Yeah and there are two ingredients to an atmospheric river: the water is one ingredient and the wind is another ingredient and the way we measure atmospheric rivers usually takes these two components and sort of condenses it into one metric. And we can quantify how intense these atmospheric rivers are by looking at this combination of wind and water and so it's just a retrofit actually. They're also long and narrow. When you look at it from a satellite picture, you can really pick it out because you can see the clouds associated with the atmospheric river, this narrow band of clouds that are thousands of miles long and hundreds of miles wide.
What is making this specific series of atmospheric rivers really newsworthy right now?
When you have one atmospheric river, it can hold a lot of water content. And even one atmospheric river can actually lift California out of a drought. But what's happening now is what we call families of atmospheric rivers, where it's one right after the other. And the overall weather pattern in the atmosphere is basically the jet stream is just bringing one storm after the other across the Pacific Ocean. We have this jet stream that's just barreling into California. This is something that happens, actually, pretty commonly, maybe not every year, but definitely, you know, there's definitely different instances of this. For example, the year that the Oroville dam collapsed in February of 2017. We're just seeing a really great example of this jet stream in the right position and these families of atmospheric rivers that are just coming one right after the other.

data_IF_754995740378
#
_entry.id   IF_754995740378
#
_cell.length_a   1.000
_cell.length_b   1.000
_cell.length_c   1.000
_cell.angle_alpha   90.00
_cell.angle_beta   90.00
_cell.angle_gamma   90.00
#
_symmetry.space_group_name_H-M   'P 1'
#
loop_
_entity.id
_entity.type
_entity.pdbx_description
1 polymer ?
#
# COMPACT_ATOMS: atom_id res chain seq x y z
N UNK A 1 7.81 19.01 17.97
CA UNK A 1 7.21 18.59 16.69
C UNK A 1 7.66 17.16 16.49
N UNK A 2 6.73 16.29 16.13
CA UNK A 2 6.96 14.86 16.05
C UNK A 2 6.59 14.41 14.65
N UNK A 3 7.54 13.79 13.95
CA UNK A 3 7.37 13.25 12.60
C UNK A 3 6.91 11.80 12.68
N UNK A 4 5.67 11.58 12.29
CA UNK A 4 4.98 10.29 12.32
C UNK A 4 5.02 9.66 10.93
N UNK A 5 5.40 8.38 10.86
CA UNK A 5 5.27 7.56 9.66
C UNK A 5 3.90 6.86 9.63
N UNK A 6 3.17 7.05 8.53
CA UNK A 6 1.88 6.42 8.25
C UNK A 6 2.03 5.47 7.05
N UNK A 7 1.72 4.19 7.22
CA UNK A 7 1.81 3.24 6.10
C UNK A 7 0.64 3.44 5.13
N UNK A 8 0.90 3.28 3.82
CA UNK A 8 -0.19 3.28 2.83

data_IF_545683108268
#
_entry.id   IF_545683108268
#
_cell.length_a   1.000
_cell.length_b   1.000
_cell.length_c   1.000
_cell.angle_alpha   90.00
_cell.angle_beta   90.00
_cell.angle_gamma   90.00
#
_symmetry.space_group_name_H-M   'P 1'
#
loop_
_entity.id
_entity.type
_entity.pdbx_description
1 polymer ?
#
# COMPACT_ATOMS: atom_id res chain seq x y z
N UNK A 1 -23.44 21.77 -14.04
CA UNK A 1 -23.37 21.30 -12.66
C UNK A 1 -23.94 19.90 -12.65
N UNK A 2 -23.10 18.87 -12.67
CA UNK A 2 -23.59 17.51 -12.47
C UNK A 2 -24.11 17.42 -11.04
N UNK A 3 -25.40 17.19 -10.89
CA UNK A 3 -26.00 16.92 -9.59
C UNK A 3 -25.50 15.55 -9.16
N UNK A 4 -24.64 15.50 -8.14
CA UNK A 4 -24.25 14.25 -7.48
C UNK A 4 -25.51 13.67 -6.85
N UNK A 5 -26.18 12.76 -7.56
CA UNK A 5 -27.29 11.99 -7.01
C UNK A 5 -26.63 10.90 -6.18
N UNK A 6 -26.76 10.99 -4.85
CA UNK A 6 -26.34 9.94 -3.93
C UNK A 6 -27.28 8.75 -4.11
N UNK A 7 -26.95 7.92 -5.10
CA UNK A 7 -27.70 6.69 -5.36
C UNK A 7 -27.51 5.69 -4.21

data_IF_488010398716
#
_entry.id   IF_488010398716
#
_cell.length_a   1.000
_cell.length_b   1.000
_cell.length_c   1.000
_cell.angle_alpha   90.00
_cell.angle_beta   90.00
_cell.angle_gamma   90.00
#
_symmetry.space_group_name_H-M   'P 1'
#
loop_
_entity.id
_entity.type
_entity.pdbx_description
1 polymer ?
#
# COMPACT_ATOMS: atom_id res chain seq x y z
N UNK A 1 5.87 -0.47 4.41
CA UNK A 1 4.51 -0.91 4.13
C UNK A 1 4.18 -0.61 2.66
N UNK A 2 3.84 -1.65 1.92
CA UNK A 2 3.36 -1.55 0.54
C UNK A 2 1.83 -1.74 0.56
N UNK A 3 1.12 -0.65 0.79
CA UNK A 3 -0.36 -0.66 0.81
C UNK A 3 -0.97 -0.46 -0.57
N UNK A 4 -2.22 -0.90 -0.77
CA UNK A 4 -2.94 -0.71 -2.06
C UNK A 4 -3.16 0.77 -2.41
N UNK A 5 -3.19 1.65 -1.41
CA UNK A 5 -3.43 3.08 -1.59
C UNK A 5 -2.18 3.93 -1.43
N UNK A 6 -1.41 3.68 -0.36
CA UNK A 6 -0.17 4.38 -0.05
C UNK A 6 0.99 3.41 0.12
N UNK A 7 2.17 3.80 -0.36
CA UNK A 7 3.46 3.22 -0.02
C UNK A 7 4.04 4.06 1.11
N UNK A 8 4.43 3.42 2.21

Why have we been hearing more about atmospheric rivers?
The term was actually coined just from an academic standpoint relatively recently, like in the 1990s. These things have always been around. But what we're calling them and how we understand them has changed.
Do you think this is the 'new normal' for California?
As I said, these things have happened in the past and we definitely expect them to happen in the future.
One of the things that I do in terms of climate change research is to try to understand what's going to happen to these types of things in the future. And so if we just separate this out into water and wind again, we know very clearly what's going to happen with atmospheric rivers in terms of the water content. As the global temperature increases, the amount of water that we can evaporate into the atmosphere will also increase. So just by the fact that we have warmer surface temperatures in the troposphere— which is the lower part of the atmosphere — is just guaranteeing that we'll have more water available to atmospheric rivers. So the atmospheric rivers will tend to be definitely wetter, with potentially more intensive rain periods.
But one of the things that is really ongoing research is whether or not the numbers of atmospheric rivers — if there will be more or if there will be less. We're seeing there's research out there, not mine, that suggests that you're going to have more of these, you're gonna have more drought and then more intense rain periods. And so we might be oscillating from more severe drought to super wet, super dry, super wet, super dry — these swings that can be potentially destructive.